I've casually mentioned I am a roleplayer here and there, and I've done it in several games/venues so far. Lately, in terms of my venues of choice (WoW, City of Heroes) I have gotten myself into a rut. I love the process of character creating, I have more alts with character ideas than I know what to do with. The problem isn't with plot ideas either, as most of those ideas end up being written down and saved for the time when they can actually be used in a D&D campaign or RP event. No, I believe the problem is with the games I choose. And for the life of me I can't find a game that can supply what I would like to see.
I've made a previous post on how I'd like to see an MMO with Minecraft style functionality, but this desire of mine is a bit more specific. For example, a good measure of RP that exists in games like WoW falls into two catagories: Romance plots, or tavern meet and greets. There are no rules in place for those who wish an experience closer to a simulation rather than a game, and for good reason. A game within a game would not do. So characters cannot actually affect one another in any meaningful fashion. Sure, you can emote throwing punches and shooting them and throwing them into a pit of crocodiles, but at the end of the day nothing has really happened other than text.
I guess you could say this knowledge has put a damper on my desire to seek out roleplay lately. Collaborative storytelling is fun, but has its limits when any sort of event turns competitive. Your evil needs to either be supplied by an enemy mob, in which victory can be easily ascertained, or diplomatically won through out of character reasoning and agreement. Often these discussions turn to arguments and then both parties decide to take their balls and go home. This leaves holy orders full of Paladins, Priests and other dignitaries nothing to do other than kill NPC's and talk about how pious they are. Evil organizations are stuck in the same spot as well.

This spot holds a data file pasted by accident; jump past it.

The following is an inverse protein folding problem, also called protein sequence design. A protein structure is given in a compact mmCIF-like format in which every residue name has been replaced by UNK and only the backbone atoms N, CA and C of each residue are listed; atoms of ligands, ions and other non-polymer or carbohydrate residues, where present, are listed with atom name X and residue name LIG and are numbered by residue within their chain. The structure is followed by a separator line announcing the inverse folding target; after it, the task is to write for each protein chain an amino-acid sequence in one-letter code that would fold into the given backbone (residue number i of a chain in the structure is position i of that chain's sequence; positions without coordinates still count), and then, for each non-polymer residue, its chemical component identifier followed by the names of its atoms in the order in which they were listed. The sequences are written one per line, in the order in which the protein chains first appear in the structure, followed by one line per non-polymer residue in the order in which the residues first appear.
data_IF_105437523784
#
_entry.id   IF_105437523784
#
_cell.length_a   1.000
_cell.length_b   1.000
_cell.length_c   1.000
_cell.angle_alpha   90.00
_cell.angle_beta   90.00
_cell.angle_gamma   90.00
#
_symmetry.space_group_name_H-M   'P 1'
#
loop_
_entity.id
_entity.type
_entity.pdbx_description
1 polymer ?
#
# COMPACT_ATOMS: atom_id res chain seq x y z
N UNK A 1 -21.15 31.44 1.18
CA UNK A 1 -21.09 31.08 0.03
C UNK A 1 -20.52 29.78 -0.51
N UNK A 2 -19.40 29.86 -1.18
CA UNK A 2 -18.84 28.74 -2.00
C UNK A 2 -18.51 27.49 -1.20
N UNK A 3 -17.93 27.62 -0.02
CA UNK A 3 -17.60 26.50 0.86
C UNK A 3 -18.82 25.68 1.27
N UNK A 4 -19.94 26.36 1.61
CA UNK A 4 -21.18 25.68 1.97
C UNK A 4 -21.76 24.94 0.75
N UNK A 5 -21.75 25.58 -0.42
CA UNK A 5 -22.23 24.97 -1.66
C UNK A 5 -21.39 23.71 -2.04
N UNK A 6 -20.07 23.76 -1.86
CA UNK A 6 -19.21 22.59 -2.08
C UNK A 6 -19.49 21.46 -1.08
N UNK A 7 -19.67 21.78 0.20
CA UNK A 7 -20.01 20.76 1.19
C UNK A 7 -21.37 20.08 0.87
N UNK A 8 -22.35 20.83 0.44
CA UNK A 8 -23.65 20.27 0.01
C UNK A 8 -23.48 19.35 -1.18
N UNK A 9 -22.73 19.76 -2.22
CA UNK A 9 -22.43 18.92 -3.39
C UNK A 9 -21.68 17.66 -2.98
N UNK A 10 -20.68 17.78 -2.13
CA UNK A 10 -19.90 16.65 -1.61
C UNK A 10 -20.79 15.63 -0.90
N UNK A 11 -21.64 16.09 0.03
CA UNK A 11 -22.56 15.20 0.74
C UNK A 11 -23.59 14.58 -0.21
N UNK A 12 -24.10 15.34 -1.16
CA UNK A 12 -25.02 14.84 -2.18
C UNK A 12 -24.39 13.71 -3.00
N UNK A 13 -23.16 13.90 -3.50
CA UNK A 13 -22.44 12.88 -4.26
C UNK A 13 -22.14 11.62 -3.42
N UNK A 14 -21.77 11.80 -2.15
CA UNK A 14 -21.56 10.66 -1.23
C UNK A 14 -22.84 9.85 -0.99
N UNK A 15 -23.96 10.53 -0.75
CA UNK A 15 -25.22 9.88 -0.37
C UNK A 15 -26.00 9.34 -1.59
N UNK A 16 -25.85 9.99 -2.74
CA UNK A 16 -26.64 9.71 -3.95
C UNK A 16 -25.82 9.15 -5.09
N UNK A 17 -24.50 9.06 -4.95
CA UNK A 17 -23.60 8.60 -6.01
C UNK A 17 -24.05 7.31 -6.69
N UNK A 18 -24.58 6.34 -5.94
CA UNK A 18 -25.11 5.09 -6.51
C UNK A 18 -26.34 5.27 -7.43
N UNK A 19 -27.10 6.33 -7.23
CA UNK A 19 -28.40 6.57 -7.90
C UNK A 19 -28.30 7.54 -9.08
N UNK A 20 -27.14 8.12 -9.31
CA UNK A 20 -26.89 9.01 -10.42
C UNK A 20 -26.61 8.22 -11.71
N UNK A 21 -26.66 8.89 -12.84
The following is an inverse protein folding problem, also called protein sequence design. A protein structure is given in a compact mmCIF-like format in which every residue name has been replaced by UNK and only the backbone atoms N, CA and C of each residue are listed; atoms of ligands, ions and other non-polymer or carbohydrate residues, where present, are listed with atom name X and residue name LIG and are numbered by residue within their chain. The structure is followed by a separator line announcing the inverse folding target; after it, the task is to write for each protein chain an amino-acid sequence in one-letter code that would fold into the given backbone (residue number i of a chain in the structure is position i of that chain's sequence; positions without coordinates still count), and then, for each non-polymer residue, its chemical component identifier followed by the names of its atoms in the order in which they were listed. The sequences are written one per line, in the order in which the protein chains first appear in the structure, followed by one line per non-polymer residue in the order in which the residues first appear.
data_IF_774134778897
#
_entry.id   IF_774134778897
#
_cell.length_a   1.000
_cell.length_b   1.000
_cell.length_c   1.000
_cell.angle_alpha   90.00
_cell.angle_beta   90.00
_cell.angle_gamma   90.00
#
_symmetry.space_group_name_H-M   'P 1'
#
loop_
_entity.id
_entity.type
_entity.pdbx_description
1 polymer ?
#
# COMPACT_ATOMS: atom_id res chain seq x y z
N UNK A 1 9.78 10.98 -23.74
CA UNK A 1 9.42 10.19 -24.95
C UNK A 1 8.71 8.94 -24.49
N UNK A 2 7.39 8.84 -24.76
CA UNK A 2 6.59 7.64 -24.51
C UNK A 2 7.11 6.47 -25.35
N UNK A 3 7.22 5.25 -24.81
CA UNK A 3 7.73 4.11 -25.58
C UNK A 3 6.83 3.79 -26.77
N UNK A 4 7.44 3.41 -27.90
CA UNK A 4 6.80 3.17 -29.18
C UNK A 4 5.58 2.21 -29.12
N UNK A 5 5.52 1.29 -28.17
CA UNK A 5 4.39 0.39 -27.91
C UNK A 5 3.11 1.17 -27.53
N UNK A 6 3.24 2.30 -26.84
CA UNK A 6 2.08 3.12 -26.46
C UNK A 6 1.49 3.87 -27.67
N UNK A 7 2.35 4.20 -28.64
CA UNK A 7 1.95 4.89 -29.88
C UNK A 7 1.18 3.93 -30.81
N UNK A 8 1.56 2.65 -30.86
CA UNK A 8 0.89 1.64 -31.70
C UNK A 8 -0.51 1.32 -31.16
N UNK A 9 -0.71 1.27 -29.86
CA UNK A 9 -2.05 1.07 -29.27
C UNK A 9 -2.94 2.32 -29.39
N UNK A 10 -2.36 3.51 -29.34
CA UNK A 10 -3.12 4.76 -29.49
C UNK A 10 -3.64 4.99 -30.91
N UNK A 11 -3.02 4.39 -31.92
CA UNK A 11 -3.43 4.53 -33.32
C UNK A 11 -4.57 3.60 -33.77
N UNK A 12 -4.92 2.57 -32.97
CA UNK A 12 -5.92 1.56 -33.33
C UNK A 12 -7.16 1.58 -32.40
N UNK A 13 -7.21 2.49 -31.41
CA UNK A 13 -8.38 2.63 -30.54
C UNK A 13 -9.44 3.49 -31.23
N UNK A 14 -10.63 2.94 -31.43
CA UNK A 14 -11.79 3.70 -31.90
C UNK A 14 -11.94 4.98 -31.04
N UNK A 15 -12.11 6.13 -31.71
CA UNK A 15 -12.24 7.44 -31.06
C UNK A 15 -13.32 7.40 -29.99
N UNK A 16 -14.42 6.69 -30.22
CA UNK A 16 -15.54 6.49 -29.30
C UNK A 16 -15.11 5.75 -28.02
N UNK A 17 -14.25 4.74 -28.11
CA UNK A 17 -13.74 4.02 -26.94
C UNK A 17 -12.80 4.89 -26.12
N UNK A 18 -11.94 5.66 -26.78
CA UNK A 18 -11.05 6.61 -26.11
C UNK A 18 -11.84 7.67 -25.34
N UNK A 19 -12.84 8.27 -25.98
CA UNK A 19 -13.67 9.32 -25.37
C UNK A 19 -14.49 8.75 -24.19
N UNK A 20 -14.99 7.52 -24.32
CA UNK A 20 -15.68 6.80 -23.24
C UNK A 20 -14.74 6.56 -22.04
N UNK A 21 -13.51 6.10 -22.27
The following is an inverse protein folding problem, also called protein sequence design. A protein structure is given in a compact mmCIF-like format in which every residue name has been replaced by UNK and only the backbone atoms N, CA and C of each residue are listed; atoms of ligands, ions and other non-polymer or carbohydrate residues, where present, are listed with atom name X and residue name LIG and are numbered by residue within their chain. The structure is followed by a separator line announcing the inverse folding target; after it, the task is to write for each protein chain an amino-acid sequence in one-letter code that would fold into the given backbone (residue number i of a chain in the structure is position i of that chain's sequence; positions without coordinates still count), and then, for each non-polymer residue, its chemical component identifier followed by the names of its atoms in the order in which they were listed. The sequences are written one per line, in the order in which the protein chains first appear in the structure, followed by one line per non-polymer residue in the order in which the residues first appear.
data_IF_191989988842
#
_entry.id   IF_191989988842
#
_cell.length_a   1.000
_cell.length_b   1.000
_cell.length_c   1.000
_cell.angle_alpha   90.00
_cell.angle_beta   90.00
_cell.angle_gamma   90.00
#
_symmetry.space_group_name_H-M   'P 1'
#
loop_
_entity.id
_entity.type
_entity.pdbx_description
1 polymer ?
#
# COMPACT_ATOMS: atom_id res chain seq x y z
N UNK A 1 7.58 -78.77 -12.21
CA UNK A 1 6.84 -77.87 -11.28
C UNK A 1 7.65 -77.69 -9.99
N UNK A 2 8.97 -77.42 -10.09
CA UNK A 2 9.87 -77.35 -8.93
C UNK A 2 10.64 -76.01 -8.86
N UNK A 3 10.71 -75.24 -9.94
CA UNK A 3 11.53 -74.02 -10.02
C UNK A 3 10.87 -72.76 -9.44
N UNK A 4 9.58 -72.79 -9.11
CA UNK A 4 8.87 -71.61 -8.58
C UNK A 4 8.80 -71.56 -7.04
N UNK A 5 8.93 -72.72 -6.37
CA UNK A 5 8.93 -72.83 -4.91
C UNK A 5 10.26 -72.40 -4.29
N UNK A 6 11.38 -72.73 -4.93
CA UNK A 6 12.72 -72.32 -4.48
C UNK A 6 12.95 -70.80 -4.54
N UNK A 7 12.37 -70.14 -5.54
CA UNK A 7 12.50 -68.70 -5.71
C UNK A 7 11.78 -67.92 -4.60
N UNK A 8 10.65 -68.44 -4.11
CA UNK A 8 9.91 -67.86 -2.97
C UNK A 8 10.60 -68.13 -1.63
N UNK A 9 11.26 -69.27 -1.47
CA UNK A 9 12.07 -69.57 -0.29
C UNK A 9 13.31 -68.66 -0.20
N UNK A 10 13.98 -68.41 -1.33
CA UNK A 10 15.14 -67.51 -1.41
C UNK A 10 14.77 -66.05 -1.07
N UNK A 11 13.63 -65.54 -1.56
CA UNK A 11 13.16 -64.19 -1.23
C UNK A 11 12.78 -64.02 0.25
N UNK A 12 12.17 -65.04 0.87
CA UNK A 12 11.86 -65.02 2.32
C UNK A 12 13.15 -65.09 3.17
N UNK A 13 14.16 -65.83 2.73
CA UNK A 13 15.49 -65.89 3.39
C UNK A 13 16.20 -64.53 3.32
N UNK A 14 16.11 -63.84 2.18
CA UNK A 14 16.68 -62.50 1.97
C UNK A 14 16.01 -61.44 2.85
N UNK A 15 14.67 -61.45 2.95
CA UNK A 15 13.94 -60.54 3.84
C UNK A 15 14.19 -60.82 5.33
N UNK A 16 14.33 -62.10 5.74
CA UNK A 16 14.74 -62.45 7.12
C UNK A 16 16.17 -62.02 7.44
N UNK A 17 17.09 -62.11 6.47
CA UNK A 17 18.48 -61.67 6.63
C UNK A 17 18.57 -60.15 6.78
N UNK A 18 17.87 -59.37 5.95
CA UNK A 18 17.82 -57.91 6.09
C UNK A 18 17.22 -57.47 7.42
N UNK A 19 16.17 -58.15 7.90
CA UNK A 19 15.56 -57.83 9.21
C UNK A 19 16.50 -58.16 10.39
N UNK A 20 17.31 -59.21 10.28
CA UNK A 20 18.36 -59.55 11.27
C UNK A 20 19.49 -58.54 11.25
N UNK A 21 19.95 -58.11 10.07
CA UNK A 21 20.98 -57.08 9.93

Stepping back for a moment, Nils and Gilded have a variety of interesting posts on simulation and games, Gilded being in the middle of his at the time of this writing. Many aspects of the simulation that would be deemed unfit for a game find themselves in a better light when presented to people who wish to portray a character's life in a fantasy setting. Even so, these qualities must have an element of control to them. For example, the topic of character level is one frequently debated. Should a level 20 warrior who has a backstory of being a veteran of several wars be able to best a level 70 young mage? If they were using the game mechanics rules, no. That mage would obliterate him in a humiliating heartbeat. In terms of the story that the players may want to create though, it may end differently.
Let's use a larger scale example. Given our hypothetical simulation game, a guild decides to set up a crafting fair to gather up a server's crafters to offer their services in one place to trade contacts, gain money, and what have you. The server's notorious bandit organization hears of this, sneaks their people into the fair and send in attackers on horses to cover the theft of some very expensive items and materials. Because this is a game, those bandits "ruined" the fair. The NPC guards were only able to take out a few of them before they got away, and scavengers grabbed some of the items off the corpses. The positive reaction to this would be to gather up your friends and chase after them, taking back what was yours and possibly earning a reward for the bounty on their heads. A fantastic immersive experience. But not the one you'd be guaranteed to get. More likely you'd get a lot of whining on the forums because that's not what the storytellers of the fair wanted it to turn out.
Partly what I'm trying to say here is that players love to build stories and plots, but despise it if anyone gets involved without their permission. Yes, my post did start with me complaining that the roleplay I've been finding is not exciting at all for me. To add on to that, I know many people who have quit WoW for that reason. In my last guild in particular, I could get one member on a tangent about how immersive EVE Online was at the drop of a hat. He was one of the reasons I tried the game actually. And most of us are aware that the best stories that come from that game are from things that actually happened.
But strangely enough all of those roleplayers did not immediately jump ship to join a more immersive game. Why? Because roleplayers are writers first and gamers second. The safe environment, though not exciting, is the one they truly want because then they can decide what happens to their characters and not some roving bandits. In the MMORPG culture we have cultivated, those bandits are griefers and a nuisance that the GM's should do something about, stealing from other players is an exploit that the developers should fix, and PvP without being able to opt out is a terrible feature.
Simulation has its place, but unfortunately that place is a niche, and is not the place that the roleplayers I know would want to play in, despite their and my claims to the contrary.